Without SATs the sky won’t fall in!

The National Education Union’s first conference in April voted to ballot on boycotting SATs. The next day, Jeremy Corbyn promised that a future Labour government would abolish them along with the proposed baseline test. This has caused excitement but also some anxiety.

It is hardly surprising that the prospect of ending SATs has worried some parents and teachers. After all, younger teachers, and almost all parents, have always lived under the SATs regime. SATs are part of the landscape – it’s like looking out of your window at a rubbish tip. It’s hard to imagine what schools will be like without them.

Communicating with parents

Parents are entitled to good information on their children’s progress, but SATs don’t provide it. The scores depend on how intensively children have been drilled – and how much curriculum they have missed by practising for them. The time pressure is so great that more depends on the children’s speed than how much they know.

Parents certainly don’t learn much from a SAT score. The teacher who has been with a child all year can give parents a richer sense of their strengths and challenges than the SATs. They can talk to parents about a wide range of work and their observations.

Naturally, when SATs go, some teachers will feel insecure about whether their expectations are high enough. There are easy solutions:

1) Moderation

Teachers from different schools can get together to look at a sample of children’s work. They will discuss what to expect at age 11, what are the signs of a good performance in reading or maths, how much they need worry about particular misunderstandings.

2) Sample tests

A variety of tests and assessments are available, and can be used flexibly as required. A teacher who needs to check that her expectations are reasonable can get four or five children in the class to do a maths test and a few more to do a reading test.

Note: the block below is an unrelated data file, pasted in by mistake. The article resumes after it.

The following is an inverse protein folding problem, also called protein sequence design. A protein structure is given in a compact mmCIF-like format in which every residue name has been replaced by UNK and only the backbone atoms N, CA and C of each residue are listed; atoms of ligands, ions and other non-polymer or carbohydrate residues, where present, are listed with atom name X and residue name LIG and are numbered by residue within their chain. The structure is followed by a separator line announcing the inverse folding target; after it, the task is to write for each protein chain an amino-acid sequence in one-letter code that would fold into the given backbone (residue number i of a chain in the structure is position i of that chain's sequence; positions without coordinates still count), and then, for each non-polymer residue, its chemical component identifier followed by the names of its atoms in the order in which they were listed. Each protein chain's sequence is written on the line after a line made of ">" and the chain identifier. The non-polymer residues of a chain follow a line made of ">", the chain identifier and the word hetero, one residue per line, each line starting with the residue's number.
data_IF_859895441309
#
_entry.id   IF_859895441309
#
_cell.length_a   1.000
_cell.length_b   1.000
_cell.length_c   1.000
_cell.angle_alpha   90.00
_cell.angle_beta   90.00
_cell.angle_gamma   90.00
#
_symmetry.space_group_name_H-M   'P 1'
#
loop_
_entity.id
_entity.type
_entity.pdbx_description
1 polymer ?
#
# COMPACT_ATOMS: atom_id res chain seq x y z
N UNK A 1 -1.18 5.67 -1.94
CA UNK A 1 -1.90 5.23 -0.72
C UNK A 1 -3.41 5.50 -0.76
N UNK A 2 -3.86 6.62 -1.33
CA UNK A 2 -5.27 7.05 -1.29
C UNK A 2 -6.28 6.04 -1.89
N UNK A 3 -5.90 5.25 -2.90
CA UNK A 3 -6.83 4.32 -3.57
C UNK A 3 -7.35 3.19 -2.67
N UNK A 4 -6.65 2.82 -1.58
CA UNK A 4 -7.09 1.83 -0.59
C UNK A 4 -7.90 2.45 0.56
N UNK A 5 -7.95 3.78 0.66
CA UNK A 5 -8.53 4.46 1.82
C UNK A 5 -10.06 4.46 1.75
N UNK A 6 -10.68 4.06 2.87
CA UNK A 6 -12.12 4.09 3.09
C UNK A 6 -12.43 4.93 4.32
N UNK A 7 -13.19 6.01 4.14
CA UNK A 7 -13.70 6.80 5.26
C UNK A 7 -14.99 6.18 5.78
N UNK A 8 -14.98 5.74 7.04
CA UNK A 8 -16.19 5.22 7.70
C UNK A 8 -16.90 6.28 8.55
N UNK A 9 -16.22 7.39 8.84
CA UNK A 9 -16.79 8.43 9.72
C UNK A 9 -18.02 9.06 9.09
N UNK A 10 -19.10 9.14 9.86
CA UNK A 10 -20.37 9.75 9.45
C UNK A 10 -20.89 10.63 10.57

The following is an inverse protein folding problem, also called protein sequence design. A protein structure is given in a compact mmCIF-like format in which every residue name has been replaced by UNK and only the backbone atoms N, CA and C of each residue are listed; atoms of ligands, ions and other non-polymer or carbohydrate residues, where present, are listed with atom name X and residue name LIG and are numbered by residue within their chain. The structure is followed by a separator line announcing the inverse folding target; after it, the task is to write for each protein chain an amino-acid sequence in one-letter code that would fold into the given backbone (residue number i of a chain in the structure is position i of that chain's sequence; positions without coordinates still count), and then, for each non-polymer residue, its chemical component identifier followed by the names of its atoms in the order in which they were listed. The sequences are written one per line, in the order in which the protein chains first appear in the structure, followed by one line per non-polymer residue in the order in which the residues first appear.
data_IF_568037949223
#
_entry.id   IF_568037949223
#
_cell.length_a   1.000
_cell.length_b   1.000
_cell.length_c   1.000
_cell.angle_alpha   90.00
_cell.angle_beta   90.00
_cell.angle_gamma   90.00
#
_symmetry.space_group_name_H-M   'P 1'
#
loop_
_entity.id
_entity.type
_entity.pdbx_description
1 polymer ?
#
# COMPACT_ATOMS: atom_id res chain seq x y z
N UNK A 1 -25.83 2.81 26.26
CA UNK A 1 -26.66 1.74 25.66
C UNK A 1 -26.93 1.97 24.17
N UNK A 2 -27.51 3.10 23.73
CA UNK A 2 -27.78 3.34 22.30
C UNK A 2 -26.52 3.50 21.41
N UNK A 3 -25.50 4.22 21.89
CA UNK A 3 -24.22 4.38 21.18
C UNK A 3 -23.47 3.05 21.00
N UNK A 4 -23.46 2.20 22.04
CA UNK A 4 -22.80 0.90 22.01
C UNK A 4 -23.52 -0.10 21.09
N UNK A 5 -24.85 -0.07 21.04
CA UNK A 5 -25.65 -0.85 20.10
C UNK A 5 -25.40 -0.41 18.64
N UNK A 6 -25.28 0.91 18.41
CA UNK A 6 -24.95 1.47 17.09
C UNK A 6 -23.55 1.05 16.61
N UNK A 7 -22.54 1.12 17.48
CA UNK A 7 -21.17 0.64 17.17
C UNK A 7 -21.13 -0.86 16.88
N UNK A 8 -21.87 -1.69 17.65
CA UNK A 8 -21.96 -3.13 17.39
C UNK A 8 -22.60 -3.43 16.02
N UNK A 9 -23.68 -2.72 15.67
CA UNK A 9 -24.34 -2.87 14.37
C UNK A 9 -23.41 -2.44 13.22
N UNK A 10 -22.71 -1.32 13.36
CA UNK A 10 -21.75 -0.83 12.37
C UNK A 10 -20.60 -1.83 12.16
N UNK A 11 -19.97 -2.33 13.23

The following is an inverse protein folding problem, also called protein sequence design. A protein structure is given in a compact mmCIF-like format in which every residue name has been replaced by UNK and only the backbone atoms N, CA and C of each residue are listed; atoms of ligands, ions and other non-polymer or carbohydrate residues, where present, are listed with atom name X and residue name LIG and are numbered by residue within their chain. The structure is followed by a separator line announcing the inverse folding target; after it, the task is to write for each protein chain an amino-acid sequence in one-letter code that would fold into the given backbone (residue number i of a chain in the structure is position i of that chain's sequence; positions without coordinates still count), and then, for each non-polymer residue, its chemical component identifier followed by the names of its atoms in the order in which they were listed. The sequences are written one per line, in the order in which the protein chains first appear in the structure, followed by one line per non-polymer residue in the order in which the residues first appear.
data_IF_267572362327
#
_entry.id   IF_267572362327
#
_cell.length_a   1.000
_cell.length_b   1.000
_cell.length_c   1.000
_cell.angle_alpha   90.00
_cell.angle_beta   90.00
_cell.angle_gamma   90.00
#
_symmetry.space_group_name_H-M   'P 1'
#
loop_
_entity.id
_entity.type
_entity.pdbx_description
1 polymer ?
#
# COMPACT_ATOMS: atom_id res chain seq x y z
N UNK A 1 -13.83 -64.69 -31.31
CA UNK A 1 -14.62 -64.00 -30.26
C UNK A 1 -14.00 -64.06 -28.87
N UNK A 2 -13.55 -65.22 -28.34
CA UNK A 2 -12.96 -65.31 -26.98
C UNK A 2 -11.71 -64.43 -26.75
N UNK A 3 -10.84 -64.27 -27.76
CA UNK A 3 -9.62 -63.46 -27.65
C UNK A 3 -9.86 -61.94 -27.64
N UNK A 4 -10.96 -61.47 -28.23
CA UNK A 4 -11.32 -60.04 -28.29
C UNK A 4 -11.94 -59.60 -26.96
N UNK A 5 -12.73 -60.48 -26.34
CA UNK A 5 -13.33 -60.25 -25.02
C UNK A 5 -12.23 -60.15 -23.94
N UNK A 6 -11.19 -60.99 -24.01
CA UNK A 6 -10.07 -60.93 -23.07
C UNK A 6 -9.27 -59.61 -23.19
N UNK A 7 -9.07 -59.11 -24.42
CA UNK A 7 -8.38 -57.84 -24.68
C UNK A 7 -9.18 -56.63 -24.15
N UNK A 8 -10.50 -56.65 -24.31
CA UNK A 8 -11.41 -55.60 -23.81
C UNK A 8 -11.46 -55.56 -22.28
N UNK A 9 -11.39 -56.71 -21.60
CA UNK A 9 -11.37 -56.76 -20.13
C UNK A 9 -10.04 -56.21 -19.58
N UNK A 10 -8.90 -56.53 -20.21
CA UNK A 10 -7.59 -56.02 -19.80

Tests which are flexible and fit for purpose

Dozens of tests are available from publishers and research units. Unfortunately much of their current use is driven by headteachers’ SATs anxiety: they are used indiscriminately on all children once a term. But these tests can be used very flexibly, according to circumstances and children’s needs:

  • Some cover a range of topics and align with national standards.
  • Some are designed to identify gaps in the children’s knowledge at the end of a unit of work, for example on decimals or geometry.
  • Many are diagnostic, to show teachers which children need extra help in a specific skill.
  • Some are marked automatically by computer to save teachers time.
  • Some computer-based tests are adaptive: the difficulty of the next question is adjusted if a child gets too many wrong or is finding them too easy.
  • There are even tests for parents to use at home if they are particularly worried about their child’s progress.

One of the most experienced publishers provides an assessment bank so that a teacher can make up her own test to focus on a particular part of the curriculum: 7500 different questions, each providing feedback on a child’s strengths and difficulties.

Without SATs, teachers will be able to use these assessments flexibly and purposefully to help shape their future teaching.

Assessment is more than a score

We must also remember that assessment is not just about scores or grades. Other kinds of assessment can provide richer feedback on a child’s learning.

One proven method is the portfolio. They are used all over the world with children of all ages.

  • With the teacher’s help, children choose five or six pieces of work they are proud of.
  • The portfolio forms the basis of a conversation between the teacher, pupil and parents. Samples from the previous year can be used to show the progress made.
  • The portfolio can then be handed to the next year’s class teacher, or Year 7 teachers.

Portfolios don’t mean filling wheelbarrows with work. They needn’t increase teachers’ workload. They do provide much richer information to parents and boost children’s morale.

When SATs go, the sky won’t fall in.

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